LNG Tanks: Composite Barriers
Natural gas accounts for a large proportion of our energy consumption (1). In the U.S., natural gas accounts for 34% of energy consumption, almost on par with petroleum (2). Cooled to about -270°F (-160°C), natural gas shrinks to approximately 600 times its normal size. Thus, it is easier to store and transport via marine shipments.
Ever since the Methane Princess delivered its first commercial cargo in October 1964, manufacturers and shipbuilders have scrambled to build larger LNG (Liquefied Natural Gas) tankers, with some tankers reaching capacities of 267,000 m3 - ten times those of the Methane Princess (3).
As the worldwide trade in LNG intensifies, equipment manufacturers and shipbuilders are naturally concerned about containment systems for LNG tanks (4). To ensure LNG is transported safely and efficiently, manufacturers need new technologies, such as composite barriers for LNG tanks. Composite barriers are an ideal lightweight composite solution for the oil and gas industry.
Types of LNG Tanks
There is a wide variety in the design and operation of gas carriers according to the type of cargo they carry (5). The International Maritime Organization defines five main cargo containment systems: integral tanks, membrane tanks, semi-membrane tanks, independent tanks, and internal insulation tanks (6).
Independent tanks are self-supporting and do not form part of the ship's hull (7). There are three basic designs - Type A, Type B, and Type C.
About 360 tankers have been certified to transport LNG gas to date. LNG is natural gas that has been cryogenically cooled to -270°F (-160°C), so it's easier to transport and store (8). It is primarily composed of methane but can contain up to 10% ethane and propane.
LNG tanks need to bear high pressures while maintaining low inner temperatures. In this instance, lightweight composite barriers provide high-performance tensile and thermal capabilities.
Type A Tanks
Type A tanks are non-pressurized and operate at near atmospheric pressure. They're prismatic and shaped from flat surfaces. Originally designed to carry liquid petroleum gas, they have also been approved for LNG transport. Type A tanks are not resistant to the propagation of cracks. Since LNG needs to be cooled to -160°C, a complete secondary barrier surrounds the tank with insulating material. This presents a prime area of consideration for composite barriers.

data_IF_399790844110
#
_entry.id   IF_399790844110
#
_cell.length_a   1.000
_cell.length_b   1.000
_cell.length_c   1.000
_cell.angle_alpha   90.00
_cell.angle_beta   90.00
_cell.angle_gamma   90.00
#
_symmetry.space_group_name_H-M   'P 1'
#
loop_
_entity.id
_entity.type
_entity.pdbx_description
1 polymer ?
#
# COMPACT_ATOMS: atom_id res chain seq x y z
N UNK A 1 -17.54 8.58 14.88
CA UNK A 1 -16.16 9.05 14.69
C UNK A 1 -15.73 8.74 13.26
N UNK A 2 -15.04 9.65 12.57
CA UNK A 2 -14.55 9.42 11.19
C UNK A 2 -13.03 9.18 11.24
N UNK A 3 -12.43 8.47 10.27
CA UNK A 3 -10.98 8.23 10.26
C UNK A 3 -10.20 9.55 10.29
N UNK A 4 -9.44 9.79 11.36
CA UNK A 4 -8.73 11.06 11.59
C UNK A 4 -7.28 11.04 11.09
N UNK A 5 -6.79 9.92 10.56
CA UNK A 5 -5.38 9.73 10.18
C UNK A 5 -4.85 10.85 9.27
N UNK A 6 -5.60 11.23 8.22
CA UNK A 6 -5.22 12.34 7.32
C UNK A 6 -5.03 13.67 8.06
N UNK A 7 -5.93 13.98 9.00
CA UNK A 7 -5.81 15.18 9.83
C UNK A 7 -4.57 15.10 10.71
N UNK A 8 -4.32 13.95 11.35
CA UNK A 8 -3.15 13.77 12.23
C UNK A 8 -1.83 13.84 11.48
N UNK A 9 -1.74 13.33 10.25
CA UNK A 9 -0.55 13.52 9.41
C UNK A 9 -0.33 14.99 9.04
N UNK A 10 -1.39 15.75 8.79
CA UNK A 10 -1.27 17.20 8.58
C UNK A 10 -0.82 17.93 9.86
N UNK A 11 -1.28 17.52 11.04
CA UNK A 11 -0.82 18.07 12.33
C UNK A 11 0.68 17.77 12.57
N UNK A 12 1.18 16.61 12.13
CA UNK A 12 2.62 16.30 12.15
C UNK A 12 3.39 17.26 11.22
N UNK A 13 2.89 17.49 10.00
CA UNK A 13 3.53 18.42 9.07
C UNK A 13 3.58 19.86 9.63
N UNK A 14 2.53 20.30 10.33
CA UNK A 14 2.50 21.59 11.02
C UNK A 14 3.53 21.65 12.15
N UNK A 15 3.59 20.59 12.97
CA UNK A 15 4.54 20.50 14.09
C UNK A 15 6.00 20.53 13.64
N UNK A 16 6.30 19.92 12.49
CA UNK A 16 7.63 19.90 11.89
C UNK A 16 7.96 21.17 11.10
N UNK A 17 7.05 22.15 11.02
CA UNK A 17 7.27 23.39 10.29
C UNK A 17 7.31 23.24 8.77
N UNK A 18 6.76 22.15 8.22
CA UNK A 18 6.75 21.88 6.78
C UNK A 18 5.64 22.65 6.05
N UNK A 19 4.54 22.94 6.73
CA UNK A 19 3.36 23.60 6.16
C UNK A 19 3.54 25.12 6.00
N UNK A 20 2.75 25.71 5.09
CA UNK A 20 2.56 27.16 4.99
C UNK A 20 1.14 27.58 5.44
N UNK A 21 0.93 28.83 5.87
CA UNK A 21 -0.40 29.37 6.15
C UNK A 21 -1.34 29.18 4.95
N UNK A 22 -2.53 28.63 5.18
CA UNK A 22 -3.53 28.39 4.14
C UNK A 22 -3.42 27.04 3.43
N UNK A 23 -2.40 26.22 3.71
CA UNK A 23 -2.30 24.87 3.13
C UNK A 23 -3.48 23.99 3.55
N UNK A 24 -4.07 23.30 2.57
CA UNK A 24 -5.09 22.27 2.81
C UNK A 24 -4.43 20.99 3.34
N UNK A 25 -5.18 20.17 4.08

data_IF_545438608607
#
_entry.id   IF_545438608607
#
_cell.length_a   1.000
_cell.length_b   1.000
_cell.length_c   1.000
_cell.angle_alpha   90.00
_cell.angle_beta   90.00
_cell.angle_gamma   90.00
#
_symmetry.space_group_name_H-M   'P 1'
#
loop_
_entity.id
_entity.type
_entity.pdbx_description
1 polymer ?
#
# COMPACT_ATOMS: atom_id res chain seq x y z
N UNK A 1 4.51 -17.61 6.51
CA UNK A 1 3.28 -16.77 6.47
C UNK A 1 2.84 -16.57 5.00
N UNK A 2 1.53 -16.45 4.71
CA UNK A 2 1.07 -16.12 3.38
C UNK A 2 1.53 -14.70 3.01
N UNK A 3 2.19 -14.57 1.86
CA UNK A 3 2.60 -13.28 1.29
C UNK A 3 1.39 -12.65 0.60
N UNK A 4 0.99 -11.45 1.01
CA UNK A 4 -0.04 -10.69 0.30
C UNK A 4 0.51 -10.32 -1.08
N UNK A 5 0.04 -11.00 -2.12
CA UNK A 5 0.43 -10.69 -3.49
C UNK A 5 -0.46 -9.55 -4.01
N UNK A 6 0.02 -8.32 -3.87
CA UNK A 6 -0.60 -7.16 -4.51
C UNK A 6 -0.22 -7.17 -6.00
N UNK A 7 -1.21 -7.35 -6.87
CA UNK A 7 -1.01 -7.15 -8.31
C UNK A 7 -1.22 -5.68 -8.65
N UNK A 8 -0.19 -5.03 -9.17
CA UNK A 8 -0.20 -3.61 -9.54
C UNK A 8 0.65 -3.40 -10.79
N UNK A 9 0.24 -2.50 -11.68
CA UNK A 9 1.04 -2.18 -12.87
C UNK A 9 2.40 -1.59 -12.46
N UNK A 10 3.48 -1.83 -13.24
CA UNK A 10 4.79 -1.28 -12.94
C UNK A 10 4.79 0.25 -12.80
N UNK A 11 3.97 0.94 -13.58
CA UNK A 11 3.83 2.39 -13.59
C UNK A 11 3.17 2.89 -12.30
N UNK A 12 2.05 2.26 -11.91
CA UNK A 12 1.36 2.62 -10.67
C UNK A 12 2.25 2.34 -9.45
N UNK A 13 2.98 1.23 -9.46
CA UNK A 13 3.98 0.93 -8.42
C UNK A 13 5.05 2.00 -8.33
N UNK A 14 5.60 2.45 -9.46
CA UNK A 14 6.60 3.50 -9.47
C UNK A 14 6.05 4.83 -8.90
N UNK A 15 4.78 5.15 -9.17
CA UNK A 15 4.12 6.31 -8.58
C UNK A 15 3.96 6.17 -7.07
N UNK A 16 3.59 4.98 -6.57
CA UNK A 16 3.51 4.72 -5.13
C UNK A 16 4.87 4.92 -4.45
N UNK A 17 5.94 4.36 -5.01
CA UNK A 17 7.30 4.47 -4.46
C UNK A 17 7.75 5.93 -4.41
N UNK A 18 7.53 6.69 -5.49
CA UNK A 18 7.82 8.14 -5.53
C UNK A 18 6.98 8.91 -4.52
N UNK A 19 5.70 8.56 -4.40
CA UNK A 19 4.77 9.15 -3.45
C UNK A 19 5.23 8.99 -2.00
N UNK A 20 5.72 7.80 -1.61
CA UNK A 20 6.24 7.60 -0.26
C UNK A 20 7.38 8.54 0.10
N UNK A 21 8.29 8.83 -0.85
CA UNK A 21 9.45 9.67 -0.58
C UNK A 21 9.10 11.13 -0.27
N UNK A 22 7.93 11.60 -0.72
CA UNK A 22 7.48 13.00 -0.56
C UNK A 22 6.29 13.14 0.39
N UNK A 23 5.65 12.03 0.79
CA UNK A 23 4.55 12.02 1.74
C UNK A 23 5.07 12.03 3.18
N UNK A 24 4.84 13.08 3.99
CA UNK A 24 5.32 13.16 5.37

Type B Tanks
Type B tanks are spherical (Kvaerner Moss) or prismatic (IHI SPB) in shape (9). They are also non-pressurized. A drip tray forms a partial secondary barrier. This is designed to detect leaks long before the tank experiences complete failure. Again, this is an area of consideration for composite barriers.
Type C Tanks
Type C tanks are partially or fully pressurized. They're cylindrical, bi-lobe, or tri-lobe in shape. Because of the limited risk of structural failure, Type C tanks do not require a secondary barrier.
Composite Barriers in LNG tanks
Despite a lag in commonly agreed standards, the global composites industry is a $25 billion burgeoning market (10,11). With a wide range of applications in oil and gas, lightweight composites in the form of composite barriers are the ideal solution for the safe operation of LNG tanks (12).
ECTFE film is made from ethylene-chlorotrifluoroethylene resin. ECTFE is a partially fluorinated polymer designed to provide chemical resistance in corrosion-heavy environments. Composite barriers fabricated from ECTFE display the outstanding characteristics of fluoropolymer film.
ECTFE composite barriers retain their properties well below the -160°C required for transporting LNG, operating from -200°C (-328°F) to 165°C (330°F). Composite barriers from ECTFE also have low surface energy, allowing excellent self-cleaning capabilities. The high resistance to abrasion of composite barriers makes them ideal for insulating methane-rich environments.
Additionally, LNG hoses support the operational rigors of bunkering and LNG transfers. Ultra-high molecular weight polyethylene (UHMW-PE) films operate at ultra-low temperatures with continuous service temperatures rising to 200°C (392°F). The size and chemical stability of polyethylene molecules imbue UHMW-PE films with a low coefficient of friction and excellent resistance to a wide variety of chemicals and solvents. UHMW-PE composite barriers are ideal for the safe completion of LNG transfers.
Overall, composite barriers are an excellent lightweight composite solution for varied oil and gas applications.
Saint-Gobain's ECTFE film's excellent electrical, thermal, and mechanical properties make it ideal for composite barriers in LNG tanks. For more information, take a look at our barrier films page.
Contact us today if you would like to learn more about our product range.
- Eia.gov. Natural gas explained.
- Eia.gov. U.S. energy facts explained.
- Lngindustry.com. 50 years of LNG carriers.(2014).
- Api.org. Liquefied Natural Gas Exports.
- Isgintt.org. International Safety Guide for Inland Navigation Tank-barges and Terminals. Chapter 33. Types of gas carriers.(2010).
- Imo.org. IGC Code.
- Marine-offshore.bureauveritas.com. Choosing the right cargo containment systems. (2021).
- Ccohs.ca. Cryogenic Liquids – Hazards.
- Ihi.co.jp. What is SPB Tank?
- Gep.com. Are composites a viable alternative to steel in oil and gas. (2019).
- Futurematerialsgroup.com. An opportunistic time for composites.
- News.cision.com. Composite Technology Designed for Space Receives ABS Design Approval for Use at Sea. (2021).